Residents of Utah are set to go to the polls next month to vote on a ballot initiative to legalize medical marijuana, but it turns out their opinions may not actually matter.
Utah lawmakers, pro and anti-marijuana advocates, the state's governor and the Mormon Church reached an agreement yesterday on a bill to legalize medical marijuana. Governor Gary Herbert said he will call a special legislative session after next month's ballot initiative and, regardless of the result, will get this bill passed.
Essentially, if the ballot initiative fails, this bill will still legalize medical marijuana. But if the initiative passes, the Utah legislature will revise the initiative to more closely resemble the compromise deal. The new deal would not allow people to grow their own marijuana and it will not allow certain types of edibles that could appeal to children.
Pro-marijuana groups seem split on the compromise deal. Some pro-cannabis groups support it to avoid a complicated process if the ballot initiative passes where the state legislature could potentially butcher the new law. But others think that the will of the people in November should win out, and the new medical marijuana laws should resemble the initiative as much as possible.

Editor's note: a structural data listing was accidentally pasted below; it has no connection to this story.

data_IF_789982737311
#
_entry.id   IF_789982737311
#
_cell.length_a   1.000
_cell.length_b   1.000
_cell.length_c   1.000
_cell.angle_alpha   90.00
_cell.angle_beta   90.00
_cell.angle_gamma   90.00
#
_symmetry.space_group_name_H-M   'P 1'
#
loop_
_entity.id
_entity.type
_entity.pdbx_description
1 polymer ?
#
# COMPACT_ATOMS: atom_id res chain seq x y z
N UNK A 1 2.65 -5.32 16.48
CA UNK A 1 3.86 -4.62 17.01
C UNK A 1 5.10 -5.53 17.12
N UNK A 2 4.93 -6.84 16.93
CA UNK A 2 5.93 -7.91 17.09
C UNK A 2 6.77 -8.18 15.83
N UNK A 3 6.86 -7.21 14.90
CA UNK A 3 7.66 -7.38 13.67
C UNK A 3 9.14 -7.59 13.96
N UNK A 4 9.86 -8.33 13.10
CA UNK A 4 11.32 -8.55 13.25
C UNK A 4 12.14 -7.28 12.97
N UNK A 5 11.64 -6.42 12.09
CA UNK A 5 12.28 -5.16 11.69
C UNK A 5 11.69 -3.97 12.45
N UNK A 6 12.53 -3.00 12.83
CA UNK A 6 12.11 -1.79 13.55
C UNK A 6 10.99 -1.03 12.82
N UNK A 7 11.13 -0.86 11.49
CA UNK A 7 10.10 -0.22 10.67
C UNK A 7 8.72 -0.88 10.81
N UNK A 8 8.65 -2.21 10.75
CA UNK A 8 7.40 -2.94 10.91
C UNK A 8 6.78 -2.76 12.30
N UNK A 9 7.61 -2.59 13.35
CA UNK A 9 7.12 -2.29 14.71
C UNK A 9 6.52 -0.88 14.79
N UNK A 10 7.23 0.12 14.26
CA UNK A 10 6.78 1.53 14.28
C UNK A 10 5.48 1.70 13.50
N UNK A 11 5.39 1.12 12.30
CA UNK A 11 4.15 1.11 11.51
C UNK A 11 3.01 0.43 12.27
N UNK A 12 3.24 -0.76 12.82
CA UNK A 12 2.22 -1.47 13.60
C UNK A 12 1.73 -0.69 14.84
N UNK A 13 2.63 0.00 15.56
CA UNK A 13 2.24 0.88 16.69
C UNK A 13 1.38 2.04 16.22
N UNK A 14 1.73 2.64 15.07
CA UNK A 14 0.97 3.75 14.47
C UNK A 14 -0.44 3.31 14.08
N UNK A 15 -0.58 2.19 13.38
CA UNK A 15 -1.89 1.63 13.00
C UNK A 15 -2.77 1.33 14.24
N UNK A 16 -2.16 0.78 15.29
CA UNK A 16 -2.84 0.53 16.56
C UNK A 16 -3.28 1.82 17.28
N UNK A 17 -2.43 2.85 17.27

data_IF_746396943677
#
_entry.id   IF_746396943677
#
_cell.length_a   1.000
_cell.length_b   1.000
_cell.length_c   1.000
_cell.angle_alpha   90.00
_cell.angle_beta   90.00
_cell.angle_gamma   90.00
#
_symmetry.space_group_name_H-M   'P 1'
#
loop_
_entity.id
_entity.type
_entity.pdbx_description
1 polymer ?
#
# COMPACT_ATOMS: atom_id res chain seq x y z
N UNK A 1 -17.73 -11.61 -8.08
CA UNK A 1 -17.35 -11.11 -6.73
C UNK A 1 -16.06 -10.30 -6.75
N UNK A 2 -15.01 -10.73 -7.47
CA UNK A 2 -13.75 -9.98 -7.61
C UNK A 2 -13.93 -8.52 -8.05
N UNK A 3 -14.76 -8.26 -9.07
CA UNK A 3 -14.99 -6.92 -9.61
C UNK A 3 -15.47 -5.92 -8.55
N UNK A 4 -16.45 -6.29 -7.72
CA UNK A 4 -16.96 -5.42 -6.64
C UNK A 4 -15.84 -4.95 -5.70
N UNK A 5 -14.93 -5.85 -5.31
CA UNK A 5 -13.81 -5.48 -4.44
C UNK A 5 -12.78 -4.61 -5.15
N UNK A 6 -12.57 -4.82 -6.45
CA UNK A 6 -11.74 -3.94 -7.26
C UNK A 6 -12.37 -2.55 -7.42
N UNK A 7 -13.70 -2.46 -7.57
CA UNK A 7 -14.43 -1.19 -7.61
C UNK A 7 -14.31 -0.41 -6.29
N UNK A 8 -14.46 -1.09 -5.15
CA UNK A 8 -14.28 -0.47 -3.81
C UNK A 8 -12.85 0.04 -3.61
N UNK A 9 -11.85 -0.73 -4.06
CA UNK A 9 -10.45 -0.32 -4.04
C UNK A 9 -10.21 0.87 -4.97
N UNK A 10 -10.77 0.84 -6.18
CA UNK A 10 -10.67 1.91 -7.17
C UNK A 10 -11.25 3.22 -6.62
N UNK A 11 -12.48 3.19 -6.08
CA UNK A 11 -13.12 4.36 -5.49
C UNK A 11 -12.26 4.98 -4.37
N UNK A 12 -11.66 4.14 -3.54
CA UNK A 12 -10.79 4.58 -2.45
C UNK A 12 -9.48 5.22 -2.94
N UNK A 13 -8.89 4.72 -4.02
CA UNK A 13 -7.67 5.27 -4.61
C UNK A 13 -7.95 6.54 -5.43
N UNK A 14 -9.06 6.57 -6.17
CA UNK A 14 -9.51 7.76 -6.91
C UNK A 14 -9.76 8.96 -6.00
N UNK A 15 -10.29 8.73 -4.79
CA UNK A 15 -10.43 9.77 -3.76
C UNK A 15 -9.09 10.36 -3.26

It's also not clear how much resistance the ballot initiative will receive now. The Mormon Church previously opposed the initiative, along with several other groups and organizations. Will they still campaign against it or will they just ignore it knowing that this compromise deal will become the law either way?
Many are calling this a major development that a mostly conservative state would come to this type of agreement, but considering other more conservative states like Oklahoma have also legalized medical marijuana, this really doesn't seem to be that big of a breakthrough.
(h/t Associated Press)